There will be more." Bernstein cites a 1998 report issued by the federal government's inspectors general that said the database should be available to every federal agency. That concerns Bernstein, whose job at OMB required her to ensure the compliance of agencies with the 1974 Privacy Act, which establishes the government's responsibilities in safeguarding data about citizens. "There is a principle built into the Privacy Act that information collected for one purpose shouldn't be used for another purpose without the person's consent," she notes.

That's a primary reason Michigan Secretary of State Candice S. Miller, a Republican, decided to sue the federal government last year to avoid implementing the 1996 Personal Responsibility Act requirement that orders states to collect Social Security numbers from applicants for any state license. "The Secretary of State is opposed to the continued proliferation of the Social Security number beyond its intended purpose," says Anne Corgan, director of the Michigan State Department's legal services bureau. "The problem is that the number is personal information, which is the key to unlocking your identity. It puts people at risk that their identity can be stolen."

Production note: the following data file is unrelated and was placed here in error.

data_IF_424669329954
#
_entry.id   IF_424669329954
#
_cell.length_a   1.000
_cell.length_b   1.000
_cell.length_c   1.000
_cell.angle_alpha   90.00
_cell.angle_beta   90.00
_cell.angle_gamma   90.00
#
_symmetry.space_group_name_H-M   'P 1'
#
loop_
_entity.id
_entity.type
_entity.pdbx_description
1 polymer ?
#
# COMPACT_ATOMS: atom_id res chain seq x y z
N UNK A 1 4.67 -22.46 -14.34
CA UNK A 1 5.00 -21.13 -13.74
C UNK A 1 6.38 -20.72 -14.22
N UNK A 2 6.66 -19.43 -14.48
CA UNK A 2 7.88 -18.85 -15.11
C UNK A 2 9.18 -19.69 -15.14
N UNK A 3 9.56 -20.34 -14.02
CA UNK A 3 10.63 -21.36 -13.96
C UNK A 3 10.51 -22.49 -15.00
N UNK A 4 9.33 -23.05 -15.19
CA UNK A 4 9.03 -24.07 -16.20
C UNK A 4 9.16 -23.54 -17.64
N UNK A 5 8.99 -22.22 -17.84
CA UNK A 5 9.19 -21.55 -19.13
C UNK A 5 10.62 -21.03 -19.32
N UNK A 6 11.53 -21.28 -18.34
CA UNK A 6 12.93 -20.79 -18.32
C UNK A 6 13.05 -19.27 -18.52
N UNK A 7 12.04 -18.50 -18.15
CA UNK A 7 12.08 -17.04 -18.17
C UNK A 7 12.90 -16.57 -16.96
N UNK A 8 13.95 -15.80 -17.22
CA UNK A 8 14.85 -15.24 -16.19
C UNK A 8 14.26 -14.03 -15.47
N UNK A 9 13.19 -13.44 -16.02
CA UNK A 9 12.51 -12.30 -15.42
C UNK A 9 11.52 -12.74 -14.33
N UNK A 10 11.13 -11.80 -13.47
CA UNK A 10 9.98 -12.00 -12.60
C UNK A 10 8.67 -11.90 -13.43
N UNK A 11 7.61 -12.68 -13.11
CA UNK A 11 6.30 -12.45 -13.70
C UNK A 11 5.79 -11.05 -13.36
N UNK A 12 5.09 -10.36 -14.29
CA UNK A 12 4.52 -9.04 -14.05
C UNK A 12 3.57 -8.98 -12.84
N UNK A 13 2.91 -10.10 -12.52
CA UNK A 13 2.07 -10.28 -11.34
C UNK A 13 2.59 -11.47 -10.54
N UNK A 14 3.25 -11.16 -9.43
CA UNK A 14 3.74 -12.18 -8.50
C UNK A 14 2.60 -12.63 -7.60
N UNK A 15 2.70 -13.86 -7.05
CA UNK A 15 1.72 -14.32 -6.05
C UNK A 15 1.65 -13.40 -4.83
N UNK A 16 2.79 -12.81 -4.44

Indeed, identity theft is the most concrete of the possible repercussions that result from the increased availability of personal information. With access to a Social Security number and some other basic identifying information, a thief can procure credit cards in another person's name or access his or her bank account. Congress has held hearings on the problem, but has taken no action.